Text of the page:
The Symposium & Workshop commenced on Tuesday morning with presentations by the following distinguished keynote speakers who discussed emerging environmental challenges facing the Department of Defense. During the Plenary Session, SERDP and ESTCP announced the annual Project-of-the-Year Awards.
Dr. John Holdren is Assistant to the President for Science and Technology, Director of the White House Office of Science and Technology Policy, and Co-Chair of the President's Council of Advisors on Science and Technology (PCAST). Prior to joining the Obama administration, Dr. Holdren was the Teresa and John Heinz Professor of Environmental Policy and Director of the Program on Science, Technology, and Public Policy at Harvard University's Kennedy School of Government, as well as a professor in Harvard's Department of Earth and Planetary Sciences and Director of the independent, nonprofit Woods Hole Research Center. Previously he was on the faculty of the University of California, Berkeley, where he co-founded in 1973 and co-led until 1996 the interdisciplinary graduate-degree program in energy and resources. During the Clinton administration, Dr. Holdren served as a member of PCAST through both terms and in that capacity chaired studies requested by President Clinton on preventing theft of nuclear materials, disposition of surplus weapon plutonium, the prospects of fusion energy, U.S. energy R&D strategy, and international cooperation on energy-technology innovation.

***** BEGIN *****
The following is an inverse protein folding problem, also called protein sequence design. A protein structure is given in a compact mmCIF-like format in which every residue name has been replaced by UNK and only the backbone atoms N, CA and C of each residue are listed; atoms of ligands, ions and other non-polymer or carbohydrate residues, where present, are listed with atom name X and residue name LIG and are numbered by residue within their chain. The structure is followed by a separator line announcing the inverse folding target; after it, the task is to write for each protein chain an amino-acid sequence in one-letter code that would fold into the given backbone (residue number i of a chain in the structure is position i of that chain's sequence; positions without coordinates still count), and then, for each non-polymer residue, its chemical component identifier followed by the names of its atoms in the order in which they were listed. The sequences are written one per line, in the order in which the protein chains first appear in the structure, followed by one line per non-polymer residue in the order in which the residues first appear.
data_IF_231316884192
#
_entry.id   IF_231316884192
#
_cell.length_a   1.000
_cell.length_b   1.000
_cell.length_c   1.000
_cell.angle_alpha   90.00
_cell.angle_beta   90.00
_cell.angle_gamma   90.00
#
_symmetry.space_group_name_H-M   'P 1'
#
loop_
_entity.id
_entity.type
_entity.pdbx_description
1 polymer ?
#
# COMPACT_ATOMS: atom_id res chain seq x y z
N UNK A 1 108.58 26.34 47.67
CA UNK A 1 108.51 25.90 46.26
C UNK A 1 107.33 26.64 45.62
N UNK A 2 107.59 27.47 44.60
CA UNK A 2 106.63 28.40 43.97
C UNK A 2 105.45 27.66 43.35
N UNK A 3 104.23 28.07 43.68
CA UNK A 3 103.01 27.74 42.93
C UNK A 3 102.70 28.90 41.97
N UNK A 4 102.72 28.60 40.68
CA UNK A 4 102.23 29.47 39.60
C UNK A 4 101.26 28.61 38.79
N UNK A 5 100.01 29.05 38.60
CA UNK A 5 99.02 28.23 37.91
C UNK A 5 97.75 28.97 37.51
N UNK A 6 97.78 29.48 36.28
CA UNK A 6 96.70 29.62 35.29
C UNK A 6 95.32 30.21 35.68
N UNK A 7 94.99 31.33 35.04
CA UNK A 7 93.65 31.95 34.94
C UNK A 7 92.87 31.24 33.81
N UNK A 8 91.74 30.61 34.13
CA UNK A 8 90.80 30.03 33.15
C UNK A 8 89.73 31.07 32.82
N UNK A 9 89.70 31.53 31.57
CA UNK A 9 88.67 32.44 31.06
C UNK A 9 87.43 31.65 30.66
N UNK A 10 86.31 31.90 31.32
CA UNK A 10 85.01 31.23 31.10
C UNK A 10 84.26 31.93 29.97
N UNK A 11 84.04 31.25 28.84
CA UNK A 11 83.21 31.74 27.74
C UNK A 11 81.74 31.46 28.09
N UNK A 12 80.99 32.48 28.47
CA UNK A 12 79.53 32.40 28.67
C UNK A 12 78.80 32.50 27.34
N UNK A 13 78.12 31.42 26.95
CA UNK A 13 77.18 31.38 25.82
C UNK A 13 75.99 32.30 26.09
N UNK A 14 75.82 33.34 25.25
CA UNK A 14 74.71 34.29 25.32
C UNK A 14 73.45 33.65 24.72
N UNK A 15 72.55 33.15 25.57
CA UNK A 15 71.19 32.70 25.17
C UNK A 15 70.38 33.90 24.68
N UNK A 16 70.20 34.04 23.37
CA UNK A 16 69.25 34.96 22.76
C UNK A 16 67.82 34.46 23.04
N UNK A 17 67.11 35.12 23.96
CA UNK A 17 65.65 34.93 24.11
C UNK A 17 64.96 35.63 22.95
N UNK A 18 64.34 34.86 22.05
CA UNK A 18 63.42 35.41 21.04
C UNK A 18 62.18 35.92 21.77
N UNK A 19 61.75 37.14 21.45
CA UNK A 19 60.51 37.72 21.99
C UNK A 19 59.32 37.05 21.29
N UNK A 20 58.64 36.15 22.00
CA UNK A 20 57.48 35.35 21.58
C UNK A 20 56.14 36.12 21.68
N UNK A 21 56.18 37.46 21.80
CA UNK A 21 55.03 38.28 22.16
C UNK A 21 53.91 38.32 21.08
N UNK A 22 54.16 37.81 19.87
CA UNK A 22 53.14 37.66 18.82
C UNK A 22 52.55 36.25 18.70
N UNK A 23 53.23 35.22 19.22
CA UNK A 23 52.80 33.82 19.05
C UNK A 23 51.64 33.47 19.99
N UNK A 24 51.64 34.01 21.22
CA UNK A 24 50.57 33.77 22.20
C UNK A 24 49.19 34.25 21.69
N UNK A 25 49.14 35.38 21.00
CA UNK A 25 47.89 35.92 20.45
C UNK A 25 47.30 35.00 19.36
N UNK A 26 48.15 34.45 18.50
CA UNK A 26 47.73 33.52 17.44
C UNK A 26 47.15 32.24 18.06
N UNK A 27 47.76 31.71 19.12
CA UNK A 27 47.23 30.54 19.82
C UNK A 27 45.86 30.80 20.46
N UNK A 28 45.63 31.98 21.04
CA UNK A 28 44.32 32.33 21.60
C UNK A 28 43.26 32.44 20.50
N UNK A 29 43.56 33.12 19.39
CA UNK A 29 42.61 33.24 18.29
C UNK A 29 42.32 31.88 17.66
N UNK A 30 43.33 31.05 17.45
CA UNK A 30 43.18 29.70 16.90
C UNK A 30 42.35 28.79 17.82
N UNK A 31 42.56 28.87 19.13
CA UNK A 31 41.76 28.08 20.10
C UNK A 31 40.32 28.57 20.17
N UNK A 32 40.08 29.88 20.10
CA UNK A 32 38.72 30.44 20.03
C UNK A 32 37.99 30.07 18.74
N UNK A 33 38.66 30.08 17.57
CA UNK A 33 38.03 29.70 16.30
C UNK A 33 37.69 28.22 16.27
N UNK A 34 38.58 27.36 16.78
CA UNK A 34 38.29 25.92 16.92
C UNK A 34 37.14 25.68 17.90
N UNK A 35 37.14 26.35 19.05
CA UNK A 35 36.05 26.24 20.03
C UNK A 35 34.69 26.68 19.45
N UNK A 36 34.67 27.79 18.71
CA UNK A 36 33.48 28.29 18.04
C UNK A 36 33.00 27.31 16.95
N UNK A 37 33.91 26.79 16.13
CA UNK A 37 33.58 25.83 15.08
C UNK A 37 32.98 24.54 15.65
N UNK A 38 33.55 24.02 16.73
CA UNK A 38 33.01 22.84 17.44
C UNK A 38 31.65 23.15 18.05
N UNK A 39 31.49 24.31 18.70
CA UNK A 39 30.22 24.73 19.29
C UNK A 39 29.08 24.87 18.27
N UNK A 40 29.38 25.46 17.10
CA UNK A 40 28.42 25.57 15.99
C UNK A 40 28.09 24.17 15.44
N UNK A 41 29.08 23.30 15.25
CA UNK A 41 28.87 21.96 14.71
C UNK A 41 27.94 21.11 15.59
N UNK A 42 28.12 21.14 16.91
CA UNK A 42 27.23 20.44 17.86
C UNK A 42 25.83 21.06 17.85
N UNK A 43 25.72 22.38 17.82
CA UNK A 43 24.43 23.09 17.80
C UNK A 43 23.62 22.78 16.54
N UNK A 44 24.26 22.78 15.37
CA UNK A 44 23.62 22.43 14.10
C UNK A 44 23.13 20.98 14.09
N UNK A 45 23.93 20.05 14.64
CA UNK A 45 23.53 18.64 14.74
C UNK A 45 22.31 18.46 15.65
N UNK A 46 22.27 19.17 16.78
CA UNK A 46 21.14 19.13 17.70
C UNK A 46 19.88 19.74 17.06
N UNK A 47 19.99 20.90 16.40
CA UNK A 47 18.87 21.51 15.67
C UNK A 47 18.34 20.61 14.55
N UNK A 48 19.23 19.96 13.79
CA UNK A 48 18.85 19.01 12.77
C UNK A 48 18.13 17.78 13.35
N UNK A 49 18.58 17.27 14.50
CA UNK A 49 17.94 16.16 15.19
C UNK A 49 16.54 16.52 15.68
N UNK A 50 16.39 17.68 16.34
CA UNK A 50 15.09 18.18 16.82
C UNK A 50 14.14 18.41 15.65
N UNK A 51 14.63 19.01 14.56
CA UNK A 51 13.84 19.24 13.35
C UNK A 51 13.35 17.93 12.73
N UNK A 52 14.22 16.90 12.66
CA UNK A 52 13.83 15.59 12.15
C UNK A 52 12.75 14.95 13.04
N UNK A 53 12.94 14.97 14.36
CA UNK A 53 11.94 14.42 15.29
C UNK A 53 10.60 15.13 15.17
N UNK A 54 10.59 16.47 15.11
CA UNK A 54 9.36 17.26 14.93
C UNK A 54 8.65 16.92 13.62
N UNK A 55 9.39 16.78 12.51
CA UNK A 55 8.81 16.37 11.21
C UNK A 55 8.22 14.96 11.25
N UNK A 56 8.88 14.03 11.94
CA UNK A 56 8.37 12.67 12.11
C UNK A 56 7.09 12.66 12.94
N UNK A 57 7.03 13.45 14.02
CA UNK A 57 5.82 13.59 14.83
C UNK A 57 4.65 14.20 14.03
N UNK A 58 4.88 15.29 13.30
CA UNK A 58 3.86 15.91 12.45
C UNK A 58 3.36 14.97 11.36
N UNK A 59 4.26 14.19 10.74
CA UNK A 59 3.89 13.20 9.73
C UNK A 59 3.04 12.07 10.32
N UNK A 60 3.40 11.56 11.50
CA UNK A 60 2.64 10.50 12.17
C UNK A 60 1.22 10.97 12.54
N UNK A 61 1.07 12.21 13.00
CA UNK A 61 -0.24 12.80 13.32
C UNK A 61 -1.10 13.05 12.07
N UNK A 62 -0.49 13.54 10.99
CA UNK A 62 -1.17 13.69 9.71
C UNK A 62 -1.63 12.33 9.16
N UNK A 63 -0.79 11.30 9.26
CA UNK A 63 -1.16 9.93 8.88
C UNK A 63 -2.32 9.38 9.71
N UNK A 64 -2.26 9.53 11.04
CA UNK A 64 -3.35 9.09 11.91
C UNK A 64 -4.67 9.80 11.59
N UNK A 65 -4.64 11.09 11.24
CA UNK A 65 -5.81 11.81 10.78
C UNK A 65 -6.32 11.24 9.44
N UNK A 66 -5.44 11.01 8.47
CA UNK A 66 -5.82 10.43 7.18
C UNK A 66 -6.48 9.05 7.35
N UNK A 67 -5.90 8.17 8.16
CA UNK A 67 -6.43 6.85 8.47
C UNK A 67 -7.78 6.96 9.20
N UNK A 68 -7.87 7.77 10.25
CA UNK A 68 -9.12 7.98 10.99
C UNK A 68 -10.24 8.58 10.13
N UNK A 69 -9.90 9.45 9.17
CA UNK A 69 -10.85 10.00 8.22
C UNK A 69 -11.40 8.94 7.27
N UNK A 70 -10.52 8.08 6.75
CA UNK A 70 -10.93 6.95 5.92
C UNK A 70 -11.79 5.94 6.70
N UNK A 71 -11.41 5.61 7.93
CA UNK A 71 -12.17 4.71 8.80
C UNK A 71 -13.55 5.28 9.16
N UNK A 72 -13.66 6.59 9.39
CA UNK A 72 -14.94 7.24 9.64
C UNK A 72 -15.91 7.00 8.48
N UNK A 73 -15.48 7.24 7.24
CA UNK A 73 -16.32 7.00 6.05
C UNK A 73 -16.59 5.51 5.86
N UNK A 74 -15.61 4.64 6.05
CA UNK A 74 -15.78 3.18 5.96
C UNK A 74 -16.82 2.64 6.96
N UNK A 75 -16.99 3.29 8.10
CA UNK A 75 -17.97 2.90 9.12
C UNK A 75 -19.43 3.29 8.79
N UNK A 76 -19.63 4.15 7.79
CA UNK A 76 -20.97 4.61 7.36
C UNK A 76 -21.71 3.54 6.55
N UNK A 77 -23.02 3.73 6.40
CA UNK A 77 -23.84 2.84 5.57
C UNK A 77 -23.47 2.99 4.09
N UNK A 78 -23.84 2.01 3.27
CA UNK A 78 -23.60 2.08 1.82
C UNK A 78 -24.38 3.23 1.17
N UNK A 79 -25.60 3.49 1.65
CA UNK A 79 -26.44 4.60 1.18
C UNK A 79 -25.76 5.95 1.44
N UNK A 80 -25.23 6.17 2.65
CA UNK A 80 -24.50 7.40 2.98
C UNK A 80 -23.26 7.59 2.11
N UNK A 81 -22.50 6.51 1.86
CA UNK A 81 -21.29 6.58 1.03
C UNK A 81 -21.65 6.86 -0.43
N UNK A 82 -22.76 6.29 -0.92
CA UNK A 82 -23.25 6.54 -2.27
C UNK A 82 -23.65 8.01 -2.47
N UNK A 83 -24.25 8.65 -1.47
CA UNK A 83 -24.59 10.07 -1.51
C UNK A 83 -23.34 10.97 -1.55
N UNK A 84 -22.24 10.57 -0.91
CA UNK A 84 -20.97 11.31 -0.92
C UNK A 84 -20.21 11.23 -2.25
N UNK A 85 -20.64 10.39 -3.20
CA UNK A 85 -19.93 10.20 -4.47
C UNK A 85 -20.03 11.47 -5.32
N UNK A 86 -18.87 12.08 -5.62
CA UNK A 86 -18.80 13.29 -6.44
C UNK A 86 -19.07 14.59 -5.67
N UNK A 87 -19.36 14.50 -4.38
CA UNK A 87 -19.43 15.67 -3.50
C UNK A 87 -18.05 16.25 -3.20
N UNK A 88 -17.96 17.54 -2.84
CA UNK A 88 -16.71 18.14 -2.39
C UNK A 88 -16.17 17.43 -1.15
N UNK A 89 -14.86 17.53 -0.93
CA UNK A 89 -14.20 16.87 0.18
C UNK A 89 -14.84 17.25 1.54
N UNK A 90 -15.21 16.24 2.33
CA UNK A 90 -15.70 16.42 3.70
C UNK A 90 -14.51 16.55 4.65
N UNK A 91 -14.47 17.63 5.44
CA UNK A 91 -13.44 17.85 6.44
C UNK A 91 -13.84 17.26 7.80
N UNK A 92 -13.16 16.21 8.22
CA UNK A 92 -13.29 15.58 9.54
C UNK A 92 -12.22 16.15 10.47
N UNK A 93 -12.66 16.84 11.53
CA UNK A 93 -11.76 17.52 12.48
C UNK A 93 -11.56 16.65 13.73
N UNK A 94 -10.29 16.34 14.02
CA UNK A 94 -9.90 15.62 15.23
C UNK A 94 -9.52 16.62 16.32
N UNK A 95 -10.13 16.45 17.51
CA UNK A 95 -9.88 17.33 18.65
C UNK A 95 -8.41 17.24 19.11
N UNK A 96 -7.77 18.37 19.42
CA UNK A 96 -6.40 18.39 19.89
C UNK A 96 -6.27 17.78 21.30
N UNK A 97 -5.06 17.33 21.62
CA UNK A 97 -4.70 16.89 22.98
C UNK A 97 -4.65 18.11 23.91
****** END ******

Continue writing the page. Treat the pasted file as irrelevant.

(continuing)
Dr. Holdren holds advanced degrees in aerospace engineering and theoretical plasma physics from MIT and Stanford. He is a member of the National Academy of Sciences, the National Academy of Engineering, and the American Academy of Arts and Sciences, as well as a foreign member of the Royal Society of London. He served as a member of the MacArthur Foundation’s Board of Trustees from 1991 to 2005, as Chair of the National Academy of Sciences Committee on International Security and Arms Control from 1994 to 2005, and as Co-Chair of the independent, bipartisan National Commission on Energy Policy from 2002 to 2009. A former president of the American Association for the Advancement of Science, his awards include a MacArthur Foundation Prize Fellowship, the John Heinz Prize in Public Policy, the Tyler Prize for Environmental Achievement, and the Volvo Environment Prize. In December 1995 he gave the acceptance lecture for the Nobel Peace Prize on behalf of the Pugwash Conferences on Science and World Affairs, an international organization of scientists and public figures in which he held leadership positions from 1982 to 1997.